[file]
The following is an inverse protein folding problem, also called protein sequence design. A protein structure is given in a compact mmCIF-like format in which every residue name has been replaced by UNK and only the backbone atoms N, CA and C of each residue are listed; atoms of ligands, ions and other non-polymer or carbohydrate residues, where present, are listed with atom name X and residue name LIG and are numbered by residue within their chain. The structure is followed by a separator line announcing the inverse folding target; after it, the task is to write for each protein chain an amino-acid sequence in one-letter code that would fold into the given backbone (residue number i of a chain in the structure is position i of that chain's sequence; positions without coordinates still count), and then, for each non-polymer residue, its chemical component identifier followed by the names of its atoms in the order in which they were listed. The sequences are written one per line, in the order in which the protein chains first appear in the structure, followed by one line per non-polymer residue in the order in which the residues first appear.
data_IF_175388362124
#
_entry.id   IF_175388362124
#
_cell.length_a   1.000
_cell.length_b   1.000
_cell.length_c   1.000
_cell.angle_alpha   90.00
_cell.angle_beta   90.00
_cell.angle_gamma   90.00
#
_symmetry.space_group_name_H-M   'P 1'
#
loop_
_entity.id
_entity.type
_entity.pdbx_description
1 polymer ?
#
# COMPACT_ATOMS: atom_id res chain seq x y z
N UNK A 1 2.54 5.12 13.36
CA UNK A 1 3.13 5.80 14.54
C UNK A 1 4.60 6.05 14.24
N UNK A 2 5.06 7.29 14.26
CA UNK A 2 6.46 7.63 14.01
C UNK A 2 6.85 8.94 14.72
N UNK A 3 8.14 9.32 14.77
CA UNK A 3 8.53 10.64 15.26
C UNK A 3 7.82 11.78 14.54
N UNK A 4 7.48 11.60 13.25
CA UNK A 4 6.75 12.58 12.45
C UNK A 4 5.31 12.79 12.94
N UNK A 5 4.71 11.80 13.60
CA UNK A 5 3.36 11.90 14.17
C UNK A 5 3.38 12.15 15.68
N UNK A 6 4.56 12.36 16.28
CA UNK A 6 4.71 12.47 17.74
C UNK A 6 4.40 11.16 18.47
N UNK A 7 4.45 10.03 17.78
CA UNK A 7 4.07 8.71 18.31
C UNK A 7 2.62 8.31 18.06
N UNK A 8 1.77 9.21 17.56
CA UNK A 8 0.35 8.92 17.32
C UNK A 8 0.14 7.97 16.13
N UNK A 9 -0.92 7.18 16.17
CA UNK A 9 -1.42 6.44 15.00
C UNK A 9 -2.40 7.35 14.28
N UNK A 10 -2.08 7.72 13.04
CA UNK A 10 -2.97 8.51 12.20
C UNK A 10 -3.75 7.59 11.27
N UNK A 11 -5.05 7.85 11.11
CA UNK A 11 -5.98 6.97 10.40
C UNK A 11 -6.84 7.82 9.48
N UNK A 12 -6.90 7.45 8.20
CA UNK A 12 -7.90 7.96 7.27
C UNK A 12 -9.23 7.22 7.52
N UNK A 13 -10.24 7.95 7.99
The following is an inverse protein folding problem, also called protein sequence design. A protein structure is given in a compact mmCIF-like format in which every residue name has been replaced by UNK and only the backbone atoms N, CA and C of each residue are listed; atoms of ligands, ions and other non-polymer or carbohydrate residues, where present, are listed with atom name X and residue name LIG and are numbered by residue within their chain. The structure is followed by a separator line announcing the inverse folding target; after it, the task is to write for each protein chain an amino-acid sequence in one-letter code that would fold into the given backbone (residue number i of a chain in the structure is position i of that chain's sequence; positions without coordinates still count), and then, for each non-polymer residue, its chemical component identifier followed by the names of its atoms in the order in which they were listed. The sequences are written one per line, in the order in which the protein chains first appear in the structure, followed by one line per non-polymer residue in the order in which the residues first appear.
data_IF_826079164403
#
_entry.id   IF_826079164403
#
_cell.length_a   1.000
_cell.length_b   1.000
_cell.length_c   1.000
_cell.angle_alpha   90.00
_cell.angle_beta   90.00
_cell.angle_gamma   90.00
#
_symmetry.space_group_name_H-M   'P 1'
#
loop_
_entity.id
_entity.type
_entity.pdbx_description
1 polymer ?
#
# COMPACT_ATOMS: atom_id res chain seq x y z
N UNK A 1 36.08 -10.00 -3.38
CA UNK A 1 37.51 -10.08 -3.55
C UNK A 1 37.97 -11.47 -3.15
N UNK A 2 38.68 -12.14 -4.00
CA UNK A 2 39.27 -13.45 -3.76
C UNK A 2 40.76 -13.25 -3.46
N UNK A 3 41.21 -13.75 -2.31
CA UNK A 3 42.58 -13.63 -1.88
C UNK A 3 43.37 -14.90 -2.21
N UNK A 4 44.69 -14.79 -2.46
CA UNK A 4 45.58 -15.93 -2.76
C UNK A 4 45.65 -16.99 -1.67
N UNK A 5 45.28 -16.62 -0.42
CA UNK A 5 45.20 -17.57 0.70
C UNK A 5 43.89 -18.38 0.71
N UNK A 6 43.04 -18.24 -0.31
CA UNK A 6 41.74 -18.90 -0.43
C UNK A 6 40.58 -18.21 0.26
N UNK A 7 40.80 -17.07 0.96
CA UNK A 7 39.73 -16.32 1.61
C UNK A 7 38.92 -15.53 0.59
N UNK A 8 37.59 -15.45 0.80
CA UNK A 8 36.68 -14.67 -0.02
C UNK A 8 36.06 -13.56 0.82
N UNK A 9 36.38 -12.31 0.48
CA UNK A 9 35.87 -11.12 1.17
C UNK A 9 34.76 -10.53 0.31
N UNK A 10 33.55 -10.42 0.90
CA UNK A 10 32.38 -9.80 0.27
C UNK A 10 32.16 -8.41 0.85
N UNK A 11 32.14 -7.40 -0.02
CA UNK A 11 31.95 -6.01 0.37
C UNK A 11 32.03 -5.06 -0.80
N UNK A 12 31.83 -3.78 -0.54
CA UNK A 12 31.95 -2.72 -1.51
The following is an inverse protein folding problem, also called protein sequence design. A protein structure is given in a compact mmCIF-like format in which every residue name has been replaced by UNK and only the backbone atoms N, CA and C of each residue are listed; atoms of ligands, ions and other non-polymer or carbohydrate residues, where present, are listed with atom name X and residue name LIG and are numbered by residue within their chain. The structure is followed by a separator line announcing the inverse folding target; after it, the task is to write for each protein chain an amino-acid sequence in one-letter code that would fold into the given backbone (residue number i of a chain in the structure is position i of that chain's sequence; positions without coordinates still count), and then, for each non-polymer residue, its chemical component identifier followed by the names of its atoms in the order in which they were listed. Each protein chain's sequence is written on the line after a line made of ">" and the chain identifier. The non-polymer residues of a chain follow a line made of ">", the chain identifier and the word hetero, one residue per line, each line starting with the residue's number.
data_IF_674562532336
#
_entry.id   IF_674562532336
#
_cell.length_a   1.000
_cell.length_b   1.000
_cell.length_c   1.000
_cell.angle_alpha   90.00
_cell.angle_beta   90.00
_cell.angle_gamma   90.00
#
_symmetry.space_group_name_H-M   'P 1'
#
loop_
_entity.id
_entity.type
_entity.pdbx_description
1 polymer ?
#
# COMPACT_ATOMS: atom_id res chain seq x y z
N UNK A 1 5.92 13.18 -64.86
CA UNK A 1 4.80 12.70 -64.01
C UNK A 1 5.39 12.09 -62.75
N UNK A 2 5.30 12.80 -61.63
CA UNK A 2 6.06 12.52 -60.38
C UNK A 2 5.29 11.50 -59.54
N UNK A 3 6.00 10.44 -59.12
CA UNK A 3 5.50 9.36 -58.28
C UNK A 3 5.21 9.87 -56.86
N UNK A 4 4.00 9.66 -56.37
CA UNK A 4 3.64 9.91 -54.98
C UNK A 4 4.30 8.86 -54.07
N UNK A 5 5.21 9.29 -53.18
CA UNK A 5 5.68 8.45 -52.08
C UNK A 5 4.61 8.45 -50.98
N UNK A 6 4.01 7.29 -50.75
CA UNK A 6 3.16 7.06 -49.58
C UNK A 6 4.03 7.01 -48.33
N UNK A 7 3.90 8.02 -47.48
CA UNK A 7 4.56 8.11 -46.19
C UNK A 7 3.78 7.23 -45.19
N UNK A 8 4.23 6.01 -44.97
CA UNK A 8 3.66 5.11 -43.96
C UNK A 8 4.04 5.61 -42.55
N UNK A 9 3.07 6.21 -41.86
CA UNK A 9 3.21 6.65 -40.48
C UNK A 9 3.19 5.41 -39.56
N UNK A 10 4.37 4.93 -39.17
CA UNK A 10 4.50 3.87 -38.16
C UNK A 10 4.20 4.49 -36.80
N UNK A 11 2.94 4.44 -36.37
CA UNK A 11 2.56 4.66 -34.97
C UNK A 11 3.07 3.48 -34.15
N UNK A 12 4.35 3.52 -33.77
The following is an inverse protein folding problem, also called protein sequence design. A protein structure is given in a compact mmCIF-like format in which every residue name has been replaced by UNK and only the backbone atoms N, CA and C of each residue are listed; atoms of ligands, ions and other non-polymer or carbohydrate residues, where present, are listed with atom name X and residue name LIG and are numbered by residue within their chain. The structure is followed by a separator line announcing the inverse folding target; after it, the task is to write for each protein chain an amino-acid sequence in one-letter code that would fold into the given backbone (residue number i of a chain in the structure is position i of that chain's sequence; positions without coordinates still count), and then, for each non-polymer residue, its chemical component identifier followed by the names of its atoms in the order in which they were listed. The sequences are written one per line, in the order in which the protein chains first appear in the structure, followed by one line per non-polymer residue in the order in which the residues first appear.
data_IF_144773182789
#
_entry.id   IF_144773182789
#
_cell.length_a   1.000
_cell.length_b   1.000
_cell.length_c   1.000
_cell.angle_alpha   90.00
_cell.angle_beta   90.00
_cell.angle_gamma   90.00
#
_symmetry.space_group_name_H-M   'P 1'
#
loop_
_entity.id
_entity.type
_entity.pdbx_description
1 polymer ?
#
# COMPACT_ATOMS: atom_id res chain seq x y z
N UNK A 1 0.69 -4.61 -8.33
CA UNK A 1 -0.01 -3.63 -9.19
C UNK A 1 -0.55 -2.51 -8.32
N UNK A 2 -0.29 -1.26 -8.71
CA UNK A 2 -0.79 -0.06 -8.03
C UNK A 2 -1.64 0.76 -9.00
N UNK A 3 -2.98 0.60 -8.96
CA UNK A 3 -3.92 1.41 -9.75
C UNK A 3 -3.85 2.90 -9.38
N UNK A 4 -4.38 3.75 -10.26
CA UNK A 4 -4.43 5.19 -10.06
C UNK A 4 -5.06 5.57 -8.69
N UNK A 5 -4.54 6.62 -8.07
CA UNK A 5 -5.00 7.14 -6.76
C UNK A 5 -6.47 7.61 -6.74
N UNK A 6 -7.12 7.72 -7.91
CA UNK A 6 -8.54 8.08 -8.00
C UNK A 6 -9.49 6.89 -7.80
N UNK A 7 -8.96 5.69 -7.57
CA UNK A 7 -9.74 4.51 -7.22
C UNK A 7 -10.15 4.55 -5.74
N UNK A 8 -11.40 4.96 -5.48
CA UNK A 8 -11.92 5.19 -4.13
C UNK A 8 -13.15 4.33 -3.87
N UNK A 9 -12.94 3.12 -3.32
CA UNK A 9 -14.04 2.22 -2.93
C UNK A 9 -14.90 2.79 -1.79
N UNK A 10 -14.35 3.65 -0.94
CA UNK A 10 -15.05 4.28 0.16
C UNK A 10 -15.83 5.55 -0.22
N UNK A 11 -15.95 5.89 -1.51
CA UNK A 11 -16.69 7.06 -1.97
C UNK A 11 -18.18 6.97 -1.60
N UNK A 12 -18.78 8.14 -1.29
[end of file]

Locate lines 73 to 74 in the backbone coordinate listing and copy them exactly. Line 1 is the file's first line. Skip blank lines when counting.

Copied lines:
loop_
_entity.id